We push and pull our computers in directions they were never meant to go, all in the name of increased productivity. In return, the least we could do is defend them against viruses and worms and vulnerabilities. But we tend not to.
Properly done, patching requires a lot of commitment and thought, as the number of fixable vulnerabilities out there is staggering.
“I would say that the majority of the vulnerabilities that we are looking at today have patches that are available,” said Dan McCall co-founder of Guardent Inc.
in Waltham, Mass. That number is probably on the order of 80 to 90 per cent, he added. “Very few vulnerabilities out there in the wild…don’t have patches.”
Patching is a huge problem and it is going to get worse, said Brian O’Higgins, CTO with Entrust Inc. in Ottawa. “And we are losing and falling further behind,” he said.
To reverse the trend, you first need to get a handle on what you are up against. Once the network and its attributes are properly mapped – and going to outside for help in this is not a bad idea – it is time to prioritize the data and applications.
Peter de Jager, an IT consultant based in Brampton, Ont., said all corporate data has to be placed into a security level. Usually four levels provide enough latitude; going from top security at a need-to-know basis down to public access information.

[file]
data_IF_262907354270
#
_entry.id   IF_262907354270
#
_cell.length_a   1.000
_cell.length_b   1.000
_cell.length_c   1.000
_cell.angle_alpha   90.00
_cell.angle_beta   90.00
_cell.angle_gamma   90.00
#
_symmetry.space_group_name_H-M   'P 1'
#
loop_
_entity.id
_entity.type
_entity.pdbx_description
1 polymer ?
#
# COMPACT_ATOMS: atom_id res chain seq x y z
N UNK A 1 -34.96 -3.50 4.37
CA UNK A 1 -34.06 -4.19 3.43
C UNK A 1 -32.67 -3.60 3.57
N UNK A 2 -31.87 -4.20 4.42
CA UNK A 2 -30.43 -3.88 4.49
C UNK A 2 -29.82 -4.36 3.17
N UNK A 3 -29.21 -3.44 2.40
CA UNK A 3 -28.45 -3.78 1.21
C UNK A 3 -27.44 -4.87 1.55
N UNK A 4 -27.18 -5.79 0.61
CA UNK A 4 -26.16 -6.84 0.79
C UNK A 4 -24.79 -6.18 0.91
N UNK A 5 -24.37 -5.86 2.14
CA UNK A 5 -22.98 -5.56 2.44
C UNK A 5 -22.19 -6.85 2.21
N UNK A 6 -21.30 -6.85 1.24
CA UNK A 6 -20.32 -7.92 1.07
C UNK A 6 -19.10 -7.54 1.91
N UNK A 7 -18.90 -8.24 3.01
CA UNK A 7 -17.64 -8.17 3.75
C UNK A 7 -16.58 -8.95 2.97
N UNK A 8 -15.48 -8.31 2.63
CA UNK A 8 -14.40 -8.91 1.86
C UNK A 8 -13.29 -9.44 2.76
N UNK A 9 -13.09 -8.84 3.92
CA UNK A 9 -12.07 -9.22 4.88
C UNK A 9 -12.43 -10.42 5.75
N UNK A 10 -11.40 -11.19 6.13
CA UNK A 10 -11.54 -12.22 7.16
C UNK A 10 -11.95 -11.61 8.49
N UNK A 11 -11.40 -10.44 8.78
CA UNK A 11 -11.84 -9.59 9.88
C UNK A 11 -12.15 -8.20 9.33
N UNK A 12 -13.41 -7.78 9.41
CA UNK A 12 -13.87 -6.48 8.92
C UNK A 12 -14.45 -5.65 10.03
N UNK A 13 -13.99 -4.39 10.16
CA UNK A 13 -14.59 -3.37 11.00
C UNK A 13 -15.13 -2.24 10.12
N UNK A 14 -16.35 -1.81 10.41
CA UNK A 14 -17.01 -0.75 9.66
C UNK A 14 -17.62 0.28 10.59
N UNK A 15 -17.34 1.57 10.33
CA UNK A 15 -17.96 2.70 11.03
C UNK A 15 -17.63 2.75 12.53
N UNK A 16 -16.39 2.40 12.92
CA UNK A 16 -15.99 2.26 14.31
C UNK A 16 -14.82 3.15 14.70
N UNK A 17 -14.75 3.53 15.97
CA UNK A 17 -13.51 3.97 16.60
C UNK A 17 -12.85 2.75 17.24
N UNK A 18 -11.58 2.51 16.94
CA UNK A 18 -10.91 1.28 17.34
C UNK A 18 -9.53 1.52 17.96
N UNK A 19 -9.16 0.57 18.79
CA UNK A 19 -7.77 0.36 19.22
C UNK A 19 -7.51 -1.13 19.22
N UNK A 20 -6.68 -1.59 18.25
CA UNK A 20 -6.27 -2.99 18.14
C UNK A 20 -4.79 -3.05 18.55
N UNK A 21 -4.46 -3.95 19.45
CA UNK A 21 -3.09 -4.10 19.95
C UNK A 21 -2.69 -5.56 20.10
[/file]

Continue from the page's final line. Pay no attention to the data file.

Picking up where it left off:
Almost all vendors have subscription-based patching and vulnerability services. When a new vulnerability and accompanying patch is available you
will be e-mailed with a notice. O’Higgins also suggests monitoring third-party Web sites that are devoted to security. There are dozens with update bulletins, of which CERT and SANS are just two.
“Then patch based on mission critical prioritization,” McCall said. “If you don’t have the expert on staff, there are resources out there that you can tap into.”
Once a patch is deemed necessary and properly tested against your applications then, and only then, should it be installed.